I do a lot of SQL Server Health Assessments on SQL Server environments. I’m always checking sys.configurations to look for problematic instance level configuration settings. I almost always find configurations worth changing. But the approach I’ve always used is a bit manual and I wanted to fix it. So I finally wrote a script to save me some time and filter out some of the noise of defaults that I’m not looking at unless there is a specific issue. Maybe this script or the links can help when you need to check SQL Server configuration options.
Check SQL Server Configuration Values Yourself
The way I normally do it is something like select all of the values (select * from sys.configurations) and scroll for the ones I really care about. Looking carefully for things change from defaults that could lead to questions for me to ask my client, or bad defaults left selected. Some of these findings can lead to reliability or performance concerns for my client. I want to quickly find them.
So I set out to write a script finally. And the first version of that script can be downloaded here (Version 0.1 – a bit of a beta – for now, will change the insert statement approach, include support for SQL Server 2005 and perhaps 2000 in a coming update as well as any other changes necessary). It works in SQL Server 2008 and up.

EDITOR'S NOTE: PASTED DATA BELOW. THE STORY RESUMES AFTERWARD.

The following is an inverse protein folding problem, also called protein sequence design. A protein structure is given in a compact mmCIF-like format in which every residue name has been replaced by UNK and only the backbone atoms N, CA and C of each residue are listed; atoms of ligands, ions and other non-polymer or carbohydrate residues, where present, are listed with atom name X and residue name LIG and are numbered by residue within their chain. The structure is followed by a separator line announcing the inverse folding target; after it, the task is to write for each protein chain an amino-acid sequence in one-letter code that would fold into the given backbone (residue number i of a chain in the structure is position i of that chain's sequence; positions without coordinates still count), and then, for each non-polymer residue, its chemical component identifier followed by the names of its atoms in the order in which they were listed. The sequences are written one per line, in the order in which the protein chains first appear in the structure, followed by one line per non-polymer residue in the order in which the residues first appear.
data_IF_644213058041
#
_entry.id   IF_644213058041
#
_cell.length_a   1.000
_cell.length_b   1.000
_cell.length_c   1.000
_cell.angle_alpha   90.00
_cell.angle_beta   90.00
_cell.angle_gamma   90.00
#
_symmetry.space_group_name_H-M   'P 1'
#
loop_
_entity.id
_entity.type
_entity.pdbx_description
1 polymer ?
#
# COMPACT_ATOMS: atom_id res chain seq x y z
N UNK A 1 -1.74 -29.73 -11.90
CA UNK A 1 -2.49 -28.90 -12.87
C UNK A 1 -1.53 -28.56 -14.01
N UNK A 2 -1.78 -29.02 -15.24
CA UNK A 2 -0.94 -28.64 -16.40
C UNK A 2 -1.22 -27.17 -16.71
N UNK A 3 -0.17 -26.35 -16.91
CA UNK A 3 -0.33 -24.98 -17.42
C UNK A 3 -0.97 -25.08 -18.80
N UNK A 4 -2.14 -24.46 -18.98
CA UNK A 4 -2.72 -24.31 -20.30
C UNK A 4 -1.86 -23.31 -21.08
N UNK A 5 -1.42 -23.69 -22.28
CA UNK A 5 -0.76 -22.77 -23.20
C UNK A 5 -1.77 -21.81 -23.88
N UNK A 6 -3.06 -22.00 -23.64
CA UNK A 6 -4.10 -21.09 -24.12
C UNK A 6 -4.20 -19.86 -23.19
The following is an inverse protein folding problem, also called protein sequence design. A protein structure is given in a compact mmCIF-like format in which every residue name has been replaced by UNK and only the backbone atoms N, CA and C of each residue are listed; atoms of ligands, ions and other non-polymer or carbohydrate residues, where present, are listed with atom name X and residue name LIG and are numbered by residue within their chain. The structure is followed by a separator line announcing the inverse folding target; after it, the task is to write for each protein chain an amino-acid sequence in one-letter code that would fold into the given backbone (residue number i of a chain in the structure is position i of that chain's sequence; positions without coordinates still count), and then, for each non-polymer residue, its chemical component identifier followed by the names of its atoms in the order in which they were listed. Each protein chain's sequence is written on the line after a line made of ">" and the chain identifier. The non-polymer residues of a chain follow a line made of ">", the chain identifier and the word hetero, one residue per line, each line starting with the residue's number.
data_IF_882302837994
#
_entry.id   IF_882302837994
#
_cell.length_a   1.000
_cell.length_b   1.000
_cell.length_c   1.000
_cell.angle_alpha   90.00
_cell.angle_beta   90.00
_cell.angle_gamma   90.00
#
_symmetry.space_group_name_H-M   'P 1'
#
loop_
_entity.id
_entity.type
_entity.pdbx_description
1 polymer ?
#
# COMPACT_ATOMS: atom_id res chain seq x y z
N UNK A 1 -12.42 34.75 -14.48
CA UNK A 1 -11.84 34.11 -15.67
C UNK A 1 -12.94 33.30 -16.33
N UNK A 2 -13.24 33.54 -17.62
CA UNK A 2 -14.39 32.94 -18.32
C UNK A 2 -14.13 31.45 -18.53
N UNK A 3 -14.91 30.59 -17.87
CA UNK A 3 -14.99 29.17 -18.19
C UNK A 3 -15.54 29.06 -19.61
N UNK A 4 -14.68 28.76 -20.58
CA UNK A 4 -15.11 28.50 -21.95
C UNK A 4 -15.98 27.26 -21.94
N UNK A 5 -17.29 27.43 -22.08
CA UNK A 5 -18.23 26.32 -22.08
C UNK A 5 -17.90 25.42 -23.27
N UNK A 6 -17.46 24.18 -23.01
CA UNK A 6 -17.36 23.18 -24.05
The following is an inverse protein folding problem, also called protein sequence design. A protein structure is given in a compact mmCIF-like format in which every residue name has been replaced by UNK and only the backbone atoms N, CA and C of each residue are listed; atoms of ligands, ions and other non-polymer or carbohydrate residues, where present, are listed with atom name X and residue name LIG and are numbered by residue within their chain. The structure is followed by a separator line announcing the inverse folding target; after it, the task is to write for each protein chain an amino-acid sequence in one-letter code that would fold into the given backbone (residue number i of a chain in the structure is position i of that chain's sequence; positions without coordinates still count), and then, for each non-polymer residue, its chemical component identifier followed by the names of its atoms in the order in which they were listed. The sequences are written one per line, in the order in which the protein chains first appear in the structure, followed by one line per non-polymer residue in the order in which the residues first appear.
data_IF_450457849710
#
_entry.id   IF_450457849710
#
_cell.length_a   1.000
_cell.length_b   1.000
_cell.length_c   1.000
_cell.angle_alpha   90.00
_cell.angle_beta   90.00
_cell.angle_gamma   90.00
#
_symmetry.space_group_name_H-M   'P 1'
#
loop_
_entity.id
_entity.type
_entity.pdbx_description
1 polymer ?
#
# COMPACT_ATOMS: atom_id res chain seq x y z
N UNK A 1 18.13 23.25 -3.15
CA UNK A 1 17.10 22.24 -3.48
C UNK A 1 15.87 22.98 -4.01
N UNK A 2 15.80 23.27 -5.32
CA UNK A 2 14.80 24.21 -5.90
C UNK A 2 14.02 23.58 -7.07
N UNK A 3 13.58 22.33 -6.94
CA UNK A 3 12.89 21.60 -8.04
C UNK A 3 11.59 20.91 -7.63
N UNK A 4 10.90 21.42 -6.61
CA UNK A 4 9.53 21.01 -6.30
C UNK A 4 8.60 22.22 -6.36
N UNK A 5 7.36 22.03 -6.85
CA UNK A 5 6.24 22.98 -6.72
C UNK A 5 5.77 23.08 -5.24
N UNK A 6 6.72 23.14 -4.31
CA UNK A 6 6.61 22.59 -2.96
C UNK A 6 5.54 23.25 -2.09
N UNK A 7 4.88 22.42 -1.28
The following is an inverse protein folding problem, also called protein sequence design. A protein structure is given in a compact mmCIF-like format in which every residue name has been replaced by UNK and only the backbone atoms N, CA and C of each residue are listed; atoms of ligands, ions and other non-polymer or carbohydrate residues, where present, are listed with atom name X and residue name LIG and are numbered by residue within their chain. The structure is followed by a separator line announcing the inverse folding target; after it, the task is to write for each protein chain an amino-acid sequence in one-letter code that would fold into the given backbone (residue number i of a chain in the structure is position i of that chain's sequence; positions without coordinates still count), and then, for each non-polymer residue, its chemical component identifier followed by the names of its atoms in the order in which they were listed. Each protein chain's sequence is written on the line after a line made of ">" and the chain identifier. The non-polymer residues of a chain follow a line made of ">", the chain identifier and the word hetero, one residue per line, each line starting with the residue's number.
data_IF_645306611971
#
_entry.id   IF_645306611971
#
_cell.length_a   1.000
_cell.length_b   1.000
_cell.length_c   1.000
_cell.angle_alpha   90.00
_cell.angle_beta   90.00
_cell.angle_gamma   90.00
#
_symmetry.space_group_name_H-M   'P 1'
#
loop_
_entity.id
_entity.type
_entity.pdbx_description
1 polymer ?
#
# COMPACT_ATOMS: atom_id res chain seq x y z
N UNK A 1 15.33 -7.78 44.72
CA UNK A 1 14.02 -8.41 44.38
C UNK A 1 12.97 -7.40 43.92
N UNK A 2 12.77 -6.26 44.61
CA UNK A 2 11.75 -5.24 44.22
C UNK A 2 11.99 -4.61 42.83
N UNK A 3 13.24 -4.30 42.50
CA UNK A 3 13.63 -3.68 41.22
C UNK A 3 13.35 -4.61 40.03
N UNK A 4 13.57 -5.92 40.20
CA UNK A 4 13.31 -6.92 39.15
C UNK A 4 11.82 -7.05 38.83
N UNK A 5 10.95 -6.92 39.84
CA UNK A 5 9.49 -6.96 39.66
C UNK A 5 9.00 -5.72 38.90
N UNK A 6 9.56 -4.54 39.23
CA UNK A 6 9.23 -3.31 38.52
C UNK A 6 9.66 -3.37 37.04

SSMS Reports – A source for information about SQL Configurations
SQL Server Management Studio as you may, or may not know has some reports built in and has for a few versions now. Some good reports with good info. One of them is the “Server Dashboard Report”
So I ran this report with SQL Server profiler up in one of my VMs, watched the queries run to grab the data and used those queries and the books online articles about default configuration values to build the script that does the checking.On this report is a “Non-Default Configuration Options” section. This section lists configuration options that were changed from the default. I’ve noticed it misses a couple in some versions, but it is a good concept.
You should play with your SSMS reports if you haven’t, and have a look at the code they spit out, I wouldn’t replicate their code for everything in a lot of situations, but it is a good way to see how the reports are generated.
Simple Output/Ugly Script For SQL Server Configuration Check
The script is long and a bit ugly, admittedly. It checks the version of SQL you are running, and then either exits if it isn’t 2008, 2008R2 or 2012. If it is one of those, it uses simple IF logic to get to that section and builds a couple table variables of default configuration options, and problematic default configuration options and then checks your configuration options. Once it has your instances configurations, it compares against the defaults and then compares against the POTENTIALLY bad defaults and spits out a simple text output with the findings.
The SP_Configure Findings Output
In Use Value Differs From Set/Running Values
If you’ve set one value from the SSMS GUI or from sp_configure but that value is not the currently running value you’ll see that in the report. This is a good sign that you either have to run RECONFIGURE or restart SQL Server for that setting to take place. You can use the sys.configurations table to see which settings are able to be changed on the fly, and which require a restart. I go through this on my blog post about sys.configurations and how to use sp_configure.